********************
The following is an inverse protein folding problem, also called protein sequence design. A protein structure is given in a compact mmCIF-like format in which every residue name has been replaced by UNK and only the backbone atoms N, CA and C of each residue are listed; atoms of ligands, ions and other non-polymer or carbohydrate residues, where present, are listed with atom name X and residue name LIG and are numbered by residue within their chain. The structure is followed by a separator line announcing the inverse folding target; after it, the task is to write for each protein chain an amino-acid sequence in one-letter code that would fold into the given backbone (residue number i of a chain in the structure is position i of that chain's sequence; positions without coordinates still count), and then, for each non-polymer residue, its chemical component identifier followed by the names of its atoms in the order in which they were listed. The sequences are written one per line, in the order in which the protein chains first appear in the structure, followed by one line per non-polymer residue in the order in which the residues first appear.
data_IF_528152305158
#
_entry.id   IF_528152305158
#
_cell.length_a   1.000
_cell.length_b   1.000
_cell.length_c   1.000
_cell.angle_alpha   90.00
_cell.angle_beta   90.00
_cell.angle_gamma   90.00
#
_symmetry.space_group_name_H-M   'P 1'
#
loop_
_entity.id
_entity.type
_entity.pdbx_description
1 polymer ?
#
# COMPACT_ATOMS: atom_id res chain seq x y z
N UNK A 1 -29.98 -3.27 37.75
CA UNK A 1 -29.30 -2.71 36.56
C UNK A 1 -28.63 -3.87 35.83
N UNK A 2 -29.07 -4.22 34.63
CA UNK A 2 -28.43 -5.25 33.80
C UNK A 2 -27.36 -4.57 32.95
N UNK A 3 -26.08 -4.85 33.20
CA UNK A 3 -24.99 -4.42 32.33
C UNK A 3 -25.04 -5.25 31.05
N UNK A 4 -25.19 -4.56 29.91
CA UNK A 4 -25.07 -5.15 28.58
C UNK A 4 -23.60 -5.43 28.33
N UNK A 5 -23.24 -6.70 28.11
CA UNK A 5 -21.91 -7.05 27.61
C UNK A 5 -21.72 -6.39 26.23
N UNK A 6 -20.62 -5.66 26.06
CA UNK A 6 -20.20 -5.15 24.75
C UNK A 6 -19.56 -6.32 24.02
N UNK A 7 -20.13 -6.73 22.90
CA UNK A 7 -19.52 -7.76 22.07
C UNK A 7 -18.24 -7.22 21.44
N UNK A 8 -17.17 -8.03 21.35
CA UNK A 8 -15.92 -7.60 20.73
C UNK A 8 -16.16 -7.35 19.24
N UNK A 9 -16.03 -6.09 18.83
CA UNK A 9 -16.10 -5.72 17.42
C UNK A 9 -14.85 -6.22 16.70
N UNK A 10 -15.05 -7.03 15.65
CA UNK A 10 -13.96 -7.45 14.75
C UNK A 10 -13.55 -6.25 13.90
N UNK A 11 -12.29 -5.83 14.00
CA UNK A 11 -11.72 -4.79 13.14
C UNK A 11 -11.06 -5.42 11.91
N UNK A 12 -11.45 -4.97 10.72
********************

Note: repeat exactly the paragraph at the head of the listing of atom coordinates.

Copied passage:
The following is an inverse protein folding problem, also called protein sequence design. A protein structure is given in a compact mmCIF-like format in which every residue name has been replaced by UNK and only the backbone atoms N, CA and C of each residue are listed; atoms of ligands, ions and other non-polymer or carbohydrate residues, where present, are listed with atom name X and residue name LIG and are numbered by residue within their chain. The structure is followed by a separator line announcing the inverse folding target; after it, the task is to write for each protein chain an amino-acid sequence in one-letter code that would fold into the given backbone (residue number i of a chain in the structure is position i of that chain's sequence; positions without coordinates still count), and then, for each non-polymer residue, its chemical component identifier followed by the names of its atoms in the order in which they were listed. The sequences are written one per line, in the order in which the protein chains first appear in the structure, followed by one line per non-polymer residue in the order in which the residues first appear.